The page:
Monday, December 05, 2016

Failing to get land, Narmada oustee family in Gujarat sits in protest at Kevadia with dead body of Duljibhai

By Ratan Vasave
The adivasis from Gujarat, affected by the Sardar Sarovar Project, have been on relay fast since July 15, 2016. On November 4 late evening, they changed their venue site. It has been shifted to in front of the Rehabilitation Development Office, at Kevadia Colony, near the dam site, with a dead body kept nearby.
The dead body is of 80-years-old adivasi Duljibhai Bhil, who belongs to to the original village, Kadada, which got submerged land after the Narmada dam came up at Kevadia. It was situated the banks of Narmada. Duljibhai's death, say adivasis, can’t be called a natural death, since one must know how and why the death occurred.
The death of Duljibhai suggests, in a way, why the old and young adivasi oustees are compelled to go for such a long agitation. His story is typically self-explanatory.
Kadada is one of the 19 affected villages in the mountain ranges of Vindhyas, which had no electricity, no motor pump, no shop, and no school.
Duljibhai belonged to the Bhil community, whose livelihood depended on forest produce, on one hand, and fish catch, on the other. There were a large number of families whose names were not in the official list of the oustees, and many of them, therefore, continued to live in the village Kadada itself, dispersed in various phalias (hamlets) of Kadada.
Many others, shifted to rehabilitation sites (vasahats) with their fathers, haven’t yet received land, which they are supposed to get as part of rehabilitation package. Several old adivasis, who have failed to be rehabilitated, have passed through a long process of complaining before the Grievance Redressal Authority (GRA), chaired by retired judges. They have faced harassment and suffered heavily, but have not been redressed.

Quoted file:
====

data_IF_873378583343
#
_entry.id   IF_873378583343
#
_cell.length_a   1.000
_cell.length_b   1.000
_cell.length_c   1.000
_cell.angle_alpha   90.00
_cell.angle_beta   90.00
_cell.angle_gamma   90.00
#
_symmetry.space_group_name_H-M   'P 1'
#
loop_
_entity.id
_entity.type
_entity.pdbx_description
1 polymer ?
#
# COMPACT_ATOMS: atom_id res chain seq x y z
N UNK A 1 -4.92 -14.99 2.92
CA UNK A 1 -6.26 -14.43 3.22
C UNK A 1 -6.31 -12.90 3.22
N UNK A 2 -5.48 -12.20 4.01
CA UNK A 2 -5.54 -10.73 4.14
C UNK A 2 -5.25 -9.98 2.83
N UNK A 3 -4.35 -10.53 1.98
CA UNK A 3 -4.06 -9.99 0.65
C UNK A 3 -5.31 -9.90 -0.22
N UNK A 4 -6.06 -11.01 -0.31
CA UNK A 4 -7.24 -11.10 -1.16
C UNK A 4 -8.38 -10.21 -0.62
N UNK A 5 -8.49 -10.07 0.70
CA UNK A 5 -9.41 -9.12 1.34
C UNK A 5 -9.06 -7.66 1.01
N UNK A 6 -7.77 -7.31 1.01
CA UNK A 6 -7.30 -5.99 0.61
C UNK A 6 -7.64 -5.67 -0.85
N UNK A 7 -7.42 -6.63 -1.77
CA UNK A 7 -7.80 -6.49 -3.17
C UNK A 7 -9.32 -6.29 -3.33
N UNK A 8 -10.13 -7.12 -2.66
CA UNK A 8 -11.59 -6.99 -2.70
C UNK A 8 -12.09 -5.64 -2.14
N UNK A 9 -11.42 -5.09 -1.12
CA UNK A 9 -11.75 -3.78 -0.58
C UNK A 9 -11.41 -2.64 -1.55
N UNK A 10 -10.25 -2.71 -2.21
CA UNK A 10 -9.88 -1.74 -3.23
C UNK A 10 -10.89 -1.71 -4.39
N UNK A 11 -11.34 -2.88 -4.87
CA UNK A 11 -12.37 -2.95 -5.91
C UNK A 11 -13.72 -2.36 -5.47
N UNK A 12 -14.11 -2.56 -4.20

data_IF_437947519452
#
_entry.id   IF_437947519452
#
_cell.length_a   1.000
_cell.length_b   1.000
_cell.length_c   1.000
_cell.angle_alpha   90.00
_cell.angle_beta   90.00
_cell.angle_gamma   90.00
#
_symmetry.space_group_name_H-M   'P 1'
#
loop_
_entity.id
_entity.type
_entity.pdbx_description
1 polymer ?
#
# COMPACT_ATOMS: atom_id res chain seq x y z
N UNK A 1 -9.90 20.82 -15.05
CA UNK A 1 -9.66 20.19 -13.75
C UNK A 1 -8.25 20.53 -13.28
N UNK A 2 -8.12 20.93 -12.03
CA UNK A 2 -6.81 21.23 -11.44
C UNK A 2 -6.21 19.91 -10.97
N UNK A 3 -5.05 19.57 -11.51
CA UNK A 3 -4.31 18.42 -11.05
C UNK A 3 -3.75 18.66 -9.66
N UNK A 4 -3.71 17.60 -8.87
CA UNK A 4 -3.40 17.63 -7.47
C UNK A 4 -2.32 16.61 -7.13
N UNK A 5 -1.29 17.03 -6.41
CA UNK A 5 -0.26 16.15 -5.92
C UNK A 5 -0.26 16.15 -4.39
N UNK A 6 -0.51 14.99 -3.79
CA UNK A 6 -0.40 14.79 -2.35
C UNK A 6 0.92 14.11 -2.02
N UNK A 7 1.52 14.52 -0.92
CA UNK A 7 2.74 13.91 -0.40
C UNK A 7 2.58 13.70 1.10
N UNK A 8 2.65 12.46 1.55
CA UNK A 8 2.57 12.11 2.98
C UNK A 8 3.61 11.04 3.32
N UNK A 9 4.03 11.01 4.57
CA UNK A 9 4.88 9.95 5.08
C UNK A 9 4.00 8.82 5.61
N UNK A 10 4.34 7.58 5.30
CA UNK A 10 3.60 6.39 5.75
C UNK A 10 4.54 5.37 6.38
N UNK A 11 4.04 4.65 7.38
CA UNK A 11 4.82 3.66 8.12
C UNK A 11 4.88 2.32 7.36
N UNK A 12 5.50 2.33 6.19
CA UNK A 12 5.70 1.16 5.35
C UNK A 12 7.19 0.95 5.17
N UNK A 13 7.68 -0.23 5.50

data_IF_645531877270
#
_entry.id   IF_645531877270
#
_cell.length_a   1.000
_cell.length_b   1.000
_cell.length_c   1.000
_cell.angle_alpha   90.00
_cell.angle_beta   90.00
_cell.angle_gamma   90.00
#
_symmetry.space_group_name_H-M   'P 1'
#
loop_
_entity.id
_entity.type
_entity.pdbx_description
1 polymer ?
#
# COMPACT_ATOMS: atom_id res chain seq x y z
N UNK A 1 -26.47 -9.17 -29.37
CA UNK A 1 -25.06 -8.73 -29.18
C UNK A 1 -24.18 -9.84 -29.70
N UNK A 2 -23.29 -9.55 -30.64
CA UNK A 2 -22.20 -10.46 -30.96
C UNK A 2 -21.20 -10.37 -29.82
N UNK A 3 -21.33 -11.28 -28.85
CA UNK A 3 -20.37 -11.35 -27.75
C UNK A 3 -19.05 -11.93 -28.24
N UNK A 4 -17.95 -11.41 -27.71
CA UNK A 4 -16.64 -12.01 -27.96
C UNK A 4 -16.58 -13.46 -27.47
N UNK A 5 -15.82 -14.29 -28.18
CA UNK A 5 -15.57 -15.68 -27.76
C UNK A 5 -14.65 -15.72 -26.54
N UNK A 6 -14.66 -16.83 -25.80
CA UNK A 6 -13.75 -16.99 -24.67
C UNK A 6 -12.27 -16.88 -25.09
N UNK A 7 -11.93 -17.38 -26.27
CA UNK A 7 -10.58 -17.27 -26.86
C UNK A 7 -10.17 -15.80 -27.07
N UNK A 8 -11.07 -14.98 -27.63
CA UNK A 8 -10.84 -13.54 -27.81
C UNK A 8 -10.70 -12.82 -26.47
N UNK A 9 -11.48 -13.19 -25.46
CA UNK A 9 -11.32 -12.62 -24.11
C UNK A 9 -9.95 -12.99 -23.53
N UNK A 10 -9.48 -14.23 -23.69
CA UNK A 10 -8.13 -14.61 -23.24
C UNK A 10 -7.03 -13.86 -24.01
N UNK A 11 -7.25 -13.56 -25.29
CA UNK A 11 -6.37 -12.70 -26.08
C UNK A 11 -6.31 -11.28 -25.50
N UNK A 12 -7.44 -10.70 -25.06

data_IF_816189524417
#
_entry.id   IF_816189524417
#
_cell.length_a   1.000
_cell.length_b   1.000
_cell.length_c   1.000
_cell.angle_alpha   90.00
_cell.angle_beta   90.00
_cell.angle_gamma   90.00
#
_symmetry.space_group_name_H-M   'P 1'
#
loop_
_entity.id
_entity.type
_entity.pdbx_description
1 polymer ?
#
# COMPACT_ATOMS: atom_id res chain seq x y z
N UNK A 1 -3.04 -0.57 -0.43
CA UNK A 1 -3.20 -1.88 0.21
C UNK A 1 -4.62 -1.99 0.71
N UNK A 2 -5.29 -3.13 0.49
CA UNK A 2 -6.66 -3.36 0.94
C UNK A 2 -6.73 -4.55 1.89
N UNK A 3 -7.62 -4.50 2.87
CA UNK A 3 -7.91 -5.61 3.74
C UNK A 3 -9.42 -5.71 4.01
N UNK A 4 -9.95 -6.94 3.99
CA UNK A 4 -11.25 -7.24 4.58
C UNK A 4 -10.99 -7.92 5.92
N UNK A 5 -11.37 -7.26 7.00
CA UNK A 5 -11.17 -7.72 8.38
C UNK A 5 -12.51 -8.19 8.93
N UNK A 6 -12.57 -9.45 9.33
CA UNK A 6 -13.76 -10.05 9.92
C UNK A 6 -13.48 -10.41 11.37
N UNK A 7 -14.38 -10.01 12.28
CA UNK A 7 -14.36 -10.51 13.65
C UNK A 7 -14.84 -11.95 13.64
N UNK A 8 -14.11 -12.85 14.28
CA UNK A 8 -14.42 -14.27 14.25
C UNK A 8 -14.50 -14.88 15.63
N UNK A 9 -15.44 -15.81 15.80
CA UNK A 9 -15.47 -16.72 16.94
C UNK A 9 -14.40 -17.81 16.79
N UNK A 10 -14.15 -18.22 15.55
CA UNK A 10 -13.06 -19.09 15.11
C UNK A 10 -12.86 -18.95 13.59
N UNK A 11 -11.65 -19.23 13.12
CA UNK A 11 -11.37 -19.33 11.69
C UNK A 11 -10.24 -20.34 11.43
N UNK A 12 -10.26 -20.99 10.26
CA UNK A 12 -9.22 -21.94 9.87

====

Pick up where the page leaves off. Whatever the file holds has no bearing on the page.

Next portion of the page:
Duljibhai had paternal land. After his father’s death, his mother and his three brothers and he became successors. The submergence of village Kadada in 1994 compelled the family to shift to the resettlement and rehabilitation (R&R) site, Amroli, in 2007, where three brothers got government-allotted land.
But Duljibhai was, strangely, left out. He lodged his complaint to GRA in 2002. The GRA of Gujarat forwarded the complaint to the Saradar Sarovar Rehabilitation Agency, but there was no positive response.
At Amroli, his two elder brothers, Bhaglabhai and Bhuljibhai, and younger brother Rumalya , got land, 5 acres each. However, this was not adequate. Yet, they cultivated their plots.. Duljibhai and his family, on the other hand, was left with no source of livelihood, nor housing plot.
In 2003, as per village records, Dhuljibhhai's family had five major sons. Had Duljibhai been declared an oustee, at least few of them could have been declared as project affected and received R&R benefits. But this did not happen.
Duljibhai submitted complaint to GRA again, stating all this, providing all village documents, endorsed by the village chief, in 2003. However, he received a letter from GRA rejecting his claim just a few days ago. Already 80, in a state of shock, he died.
The family of Dhulajibhai, including women and children, have been agitating for land for long. Earlier, a year ago, they sat outside a Narmada office in Naswadi town about a year ago. However, on a promise of the deputy tehsildar that the government would inquire into their problem, they ended their fast. Yet, nothing happened.
Seeking their right to land, the family members participated in the recent relay fast, which began on July 15.
Dhuljibhai’s story brings out the way in which the Sardar Sarovar-affected adivasis are facing torture in Gujarat. The adivasis sitting with dead body of Duljibhai Bhil are demanding reply to all their demands and those of Duljibhai.

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